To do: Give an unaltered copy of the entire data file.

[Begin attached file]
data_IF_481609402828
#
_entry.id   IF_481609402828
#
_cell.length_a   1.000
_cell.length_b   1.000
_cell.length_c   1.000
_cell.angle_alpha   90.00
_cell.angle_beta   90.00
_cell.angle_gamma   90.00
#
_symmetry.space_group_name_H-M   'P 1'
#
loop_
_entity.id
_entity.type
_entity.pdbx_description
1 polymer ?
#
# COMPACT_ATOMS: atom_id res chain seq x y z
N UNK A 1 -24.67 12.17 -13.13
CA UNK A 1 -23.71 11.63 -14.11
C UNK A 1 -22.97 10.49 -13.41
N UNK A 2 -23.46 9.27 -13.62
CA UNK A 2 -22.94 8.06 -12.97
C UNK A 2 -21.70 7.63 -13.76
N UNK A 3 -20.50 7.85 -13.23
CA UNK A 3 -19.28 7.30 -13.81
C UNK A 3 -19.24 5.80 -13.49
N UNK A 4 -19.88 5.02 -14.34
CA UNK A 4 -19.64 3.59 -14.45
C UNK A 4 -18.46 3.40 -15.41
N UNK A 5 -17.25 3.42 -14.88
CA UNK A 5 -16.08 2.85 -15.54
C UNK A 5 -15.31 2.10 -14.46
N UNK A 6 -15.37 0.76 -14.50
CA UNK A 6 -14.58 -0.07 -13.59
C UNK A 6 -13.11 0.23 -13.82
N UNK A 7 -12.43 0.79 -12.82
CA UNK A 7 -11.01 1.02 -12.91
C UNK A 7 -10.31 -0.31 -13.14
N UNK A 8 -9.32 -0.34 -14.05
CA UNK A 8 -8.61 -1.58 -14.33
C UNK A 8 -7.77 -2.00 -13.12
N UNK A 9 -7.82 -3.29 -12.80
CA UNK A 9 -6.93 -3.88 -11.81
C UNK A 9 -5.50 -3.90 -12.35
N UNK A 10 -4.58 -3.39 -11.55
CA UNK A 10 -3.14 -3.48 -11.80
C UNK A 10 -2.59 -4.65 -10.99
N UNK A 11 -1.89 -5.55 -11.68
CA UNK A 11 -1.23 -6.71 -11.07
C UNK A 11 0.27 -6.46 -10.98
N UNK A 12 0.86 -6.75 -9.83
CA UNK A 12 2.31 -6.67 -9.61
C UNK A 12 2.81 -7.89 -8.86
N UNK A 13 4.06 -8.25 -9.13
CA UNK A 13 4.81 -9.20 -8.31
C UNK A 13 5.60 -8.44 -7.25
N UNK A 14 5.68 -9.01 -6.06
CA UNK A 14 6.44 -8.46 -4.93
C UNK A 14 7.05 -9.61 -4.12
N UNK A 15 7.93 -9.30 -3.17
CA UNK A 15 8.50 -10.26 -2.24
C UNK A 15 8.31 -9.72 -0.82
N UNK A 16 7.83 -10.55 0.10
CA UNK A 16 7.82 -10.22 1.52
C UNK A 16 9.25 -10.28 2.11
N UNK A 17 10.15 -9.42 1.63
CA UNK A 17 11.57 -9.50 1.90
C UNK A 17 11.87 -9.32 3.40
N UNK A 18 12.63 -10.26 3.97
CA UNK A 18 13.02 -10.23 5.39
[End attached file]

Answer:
data_IF_481609402828
#
_entry.id   IF_481609402828
#
_cell.length_a   1.000
_cell.length_b   1.000
_cell.length_c   1.000
_cell.angle_alpha   90.00
_cell.angle_beta   90.00
_cell.angle_gamma   90.00
#
_symmetry.space_group_name_H-M   'P 1'
#
loop_
_entity.id
_entity.type
_entity.pdbx_description
1 polymer ?
#
# COMPACT_ATOMS: atom_id res chain seq x y z
N UNK A 1 -24.67 12.17 -13.13
CA UNK A 1 -23.71 11.63 -14.11
C UNK A 1 -22.97 10.49 -13.41
N UNK A 2 -23.46 9.27 -13.62
CA UNK A 2 -22.94 8.06 -12.97
C UNK A 2 -21.70 7.63 -13.76
N UNK A 3 -20.50 7.85 -13.23
CA UNK A 3 -19.28 7.30 -13.81
C UNK A 3 -19.24 5.80 -13.49
N UNK A 4 -19.88 5.02 -14.34
CA UNK A 4 -19.64 3.59 -14.45
C UNK A 4 -18.46 3.40 -15.41
N UNK A 5 -17.25 3.42 -14.88
CA UNK A 5 -16.08 2.85 -15.54
C UNK A 5 -15.31 2.10 -14.46
N UNK A 6 -15.37 0.76 -14.50
CA UNK A 6 -14.58 -0.07 -13.59
C UNK A 6 -13.11 0.23 -13.82
N UNK A 7 -12.43 0.79 -12.82
CA UNK A 7 -11.01 1.02 -12.91
C UNK A 7 -10.31 -0.31 -13.14
N UNK A 8 -9.32 -0.34 -14.05
CA UNK A 8 -8.61 -1.58 -14.33
C UNK A 8 -7.77 -2.00 -13.12
N UNK A 9 -7.82 -3.29 -12.80
CA UNK A 9 -6.93 -3.88 -11.81
C UNK A 9 -5.50 -3.90 -12.35
N UNK A 10 -4.58 -3.39 -11.55
CA UNK A 10 -3.14 -3.48 -11.80
C UNK A 10 -2.59 -4.65 -10.99
N UNK A 11 -1.89 -5.55 -11.68
CA UNK A 11 -1.23 -6.71 -11.07
C UNK A 11 0.27 -6.46 -10.98
N UNK A 12 0.86 -6.75 -9.83
CA UNK A 12 2.31 -6.67 -9.61
C UNK A 12 2.81 -7.89 -8.86
N UNK A 13 4.06 -8.25 -9.13
CA UNK A 13 4.81 -9.20 -8.31
C UNK A 13 5.60 -8.44 -7.25
N UNK A 14 5.68 -9.01 -6.06
CA UNK A 14 6.44 -8.46 -4.93
C UNK A 14 7.05 -9.61 -4.12
N UNK A 15 7.93 -9.30 -3.17
CA UNK A 15 8.50 -10.26 -2.24
C UNK A 15 8.31 -9.72 -0.82
N UNK A 16 7.83 -10.55 0.10
CA UNK A 16 7.82 -10.22 1.52
C UNK A 16 9.25 -10.28 2.11
N UNK A 17 10.15 -9.42 1.63
CA UNK A 17 11.57 -9.50 1.90
C UNK A 17 11.87 -9.32 3.40
N UNK A 18 12.63 -10.26 3.97
CA UNK A 18 13.02 -10.23 5.39